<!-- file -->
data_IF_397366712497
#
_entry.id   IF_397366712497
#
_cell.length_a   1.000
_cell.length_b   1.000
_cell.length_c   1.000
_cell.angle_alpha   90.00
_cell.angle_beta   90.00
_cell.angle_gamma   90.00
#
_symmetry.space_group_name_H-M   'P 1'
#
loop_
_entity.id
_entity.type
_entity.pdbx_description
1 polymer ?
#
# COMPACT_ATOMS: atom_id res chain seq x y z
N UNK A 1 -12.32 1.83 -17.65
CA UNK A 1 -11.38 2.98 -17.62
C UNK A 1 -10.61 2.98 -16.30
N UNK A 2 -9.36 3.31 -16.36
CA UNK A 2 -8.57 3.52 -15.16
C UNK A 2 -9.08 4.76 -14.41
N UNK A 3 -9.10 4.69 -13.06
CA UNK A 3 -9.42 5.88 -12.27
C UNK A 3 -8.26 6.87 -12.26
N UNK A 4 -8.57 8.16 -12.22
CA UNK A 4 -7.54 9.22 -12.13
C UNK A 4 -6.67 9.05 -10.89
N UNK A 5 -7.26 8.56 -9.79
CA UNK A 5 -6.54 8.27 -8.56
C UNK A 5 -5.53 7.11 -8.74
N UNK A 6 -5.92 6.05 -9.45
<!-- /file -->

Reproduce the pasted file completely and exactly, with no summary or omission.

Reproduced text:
data_IF_397366712497
#
_entry.id   IF_397366712497
#
_cell.length_a   1.000
_cell.length_b   1.000
_cell.length_c   1.000
_cell.angle_alpha   90.00
_cell.angle_beta   90.00
_cell.angle_gamma   90.00
#
_symmetry.space_group_name_H-M   'P 1'
#
loop_
_entity.id
_entity.type
_entity.pdbx_description
1 polymer ?
#
# COMPACT_ATOMS: atom_id res chain seq x y z
N UNK A 1 -12.32 1.83 -17.65
CA UNK A 1 -11.38 2.98 -17.62
C UNK A 1 -10.61 2.98 -16.30
N UNK A 2 -9.36 3.31 -16.36
CA UNK A 2 -8.57 3.52 -15.16
C UNK A 2 -9.08 4.76 -14.41
N UNK A 3 -9.10 4.69 -13.06
CA UNK A 3 -9.42 5.88 -12.27
C UNK A 3 -8.26 6.87 -12.26
N UNK A 4 -8.57 8.16 -12.22
CA UNK A 4 -7.54 9.22 -12.13
C UNK A 4 -6.67 9.05 -10.89
N UNK A 5 -7.26 8.56 -9.79
CA UNK A 5 -6.54 8.27 -8.56
C UNK A 5 -5.53 7.11 -8.74
N UNK A 6 -5.92 6.05 -9.45